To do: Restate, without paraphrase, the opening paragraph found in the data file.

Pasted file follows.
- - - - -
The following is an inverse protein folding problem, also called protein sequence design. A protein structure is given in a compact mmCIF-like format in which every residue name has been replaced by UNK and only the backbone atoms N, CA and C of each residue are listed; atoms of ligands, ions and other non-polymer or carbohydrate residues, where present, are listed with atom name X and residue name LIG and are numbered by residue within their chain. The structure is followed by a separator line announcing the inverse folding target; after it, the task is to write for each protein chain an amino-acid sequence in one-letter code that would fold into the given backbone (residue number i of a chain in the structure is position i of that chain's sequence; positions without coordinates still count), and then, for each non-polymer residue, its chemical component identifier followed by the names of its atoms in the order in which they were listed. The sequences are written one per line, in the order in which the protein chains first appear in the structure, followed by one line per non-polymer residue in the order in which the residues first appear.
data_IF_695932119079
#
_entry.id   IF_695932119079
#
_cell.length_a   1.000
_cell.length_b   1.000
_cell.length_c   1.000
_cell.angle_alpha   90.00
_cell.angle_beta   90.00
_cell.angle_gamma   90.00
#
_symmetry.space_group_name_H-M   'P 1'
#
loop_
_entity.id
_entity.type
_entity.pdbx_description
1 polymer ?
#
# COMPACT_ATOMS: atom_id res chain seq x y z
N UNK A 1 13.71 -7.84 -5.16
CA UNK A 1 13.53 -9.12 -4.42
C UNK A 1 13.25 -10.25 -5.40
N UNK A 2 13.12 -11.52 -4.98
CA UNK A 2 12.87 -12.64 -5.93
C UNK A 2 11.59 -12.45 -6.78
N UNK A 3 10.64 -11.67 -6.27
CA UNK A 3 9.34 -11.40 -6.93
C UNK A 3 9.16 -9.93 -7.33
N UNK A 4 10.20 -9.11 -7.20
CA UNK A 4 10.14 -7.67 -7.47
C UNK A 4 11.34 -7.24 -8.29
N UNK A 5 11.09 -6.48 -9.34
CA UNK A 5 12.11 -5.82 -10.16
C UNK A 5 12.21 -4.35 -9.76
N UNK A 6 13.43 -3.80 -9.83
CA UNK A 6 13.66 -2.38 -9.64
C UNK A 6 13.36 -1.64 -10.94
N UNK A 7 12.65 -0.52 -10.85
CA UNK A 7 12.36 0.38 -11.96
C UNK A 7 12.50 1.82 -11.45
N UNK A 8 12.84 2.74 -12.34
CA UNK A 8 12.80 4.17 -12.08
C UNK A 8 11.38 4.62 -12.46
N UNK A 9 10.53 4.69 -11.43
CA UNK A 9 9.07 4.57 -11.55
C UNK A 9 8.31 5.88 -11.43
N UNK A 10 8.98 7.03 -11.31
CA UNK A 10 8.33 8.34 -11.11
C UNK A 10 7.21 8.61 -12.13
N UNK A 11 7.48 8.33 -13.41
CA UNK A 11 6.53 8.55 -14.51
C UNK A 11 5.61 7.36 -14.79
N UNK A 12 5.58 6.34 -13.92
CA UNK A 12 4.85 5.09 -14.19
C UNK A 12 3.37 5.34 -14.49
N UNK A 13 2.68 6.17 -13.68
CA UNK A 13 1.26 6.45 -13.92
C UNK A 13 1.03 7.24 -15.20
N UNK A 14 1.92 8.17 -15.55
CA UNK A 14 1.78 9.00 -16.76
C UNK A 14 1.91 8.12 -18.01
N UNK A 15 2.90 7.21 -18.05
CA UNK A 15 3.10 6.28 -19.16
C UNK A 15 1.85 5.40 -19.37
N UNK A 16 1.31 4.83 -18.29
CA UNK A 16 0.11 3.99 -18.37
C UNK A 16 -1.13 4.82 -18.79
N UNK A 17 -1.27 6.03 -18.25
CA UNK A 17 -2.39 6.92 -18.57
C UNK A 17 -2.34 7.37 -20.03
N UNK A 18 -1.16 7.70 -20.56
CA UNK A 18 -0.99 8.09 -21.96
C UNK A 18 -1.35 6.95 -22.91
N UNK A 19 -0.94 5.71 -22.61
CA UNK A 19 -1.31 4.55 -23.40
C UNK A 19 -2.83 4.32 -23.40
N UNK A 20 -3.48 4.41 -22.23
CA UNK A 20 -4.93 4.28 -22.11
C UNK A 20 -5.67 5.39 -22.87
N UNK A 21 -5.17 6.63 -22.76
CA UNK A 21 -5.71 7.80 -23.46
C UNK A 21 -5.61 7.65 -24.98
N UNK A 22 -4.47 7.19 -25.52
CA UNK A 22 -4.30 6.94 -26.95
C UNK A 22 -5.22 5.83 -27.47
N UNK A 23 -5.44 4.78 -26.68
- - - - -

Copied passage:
The following is an inverse protein folding problem, also called protein sequence design. A protein structure is given in a compact mmCIF-like format in which every residue name has been replaced by UNK and only the backbone atoms N, CA and C of each residue are listed; atoms of ligands, ions and other non-polymer or carbohydrate residues, where present, are listed with atom name X and residue name LIG and are numbered by residue within their chain. The structure is followed by a separator line announcing the inverse folding target; after it, the task is to write for each protein chain an amino-acid sequence in one-letter code that would fold into the given backbone (residue number i of a chain in the structure is position i of that chain's sequence; positions without coordinates still count), and then, for each non-polymer residue, its chemical component identifier followed by the names of its atoms in the order in which they were listed. The sequences are written one per line, in the order in which the protein chains first appear in the structure, followed by one line per non-polymer residue in the order in which the residues first appear.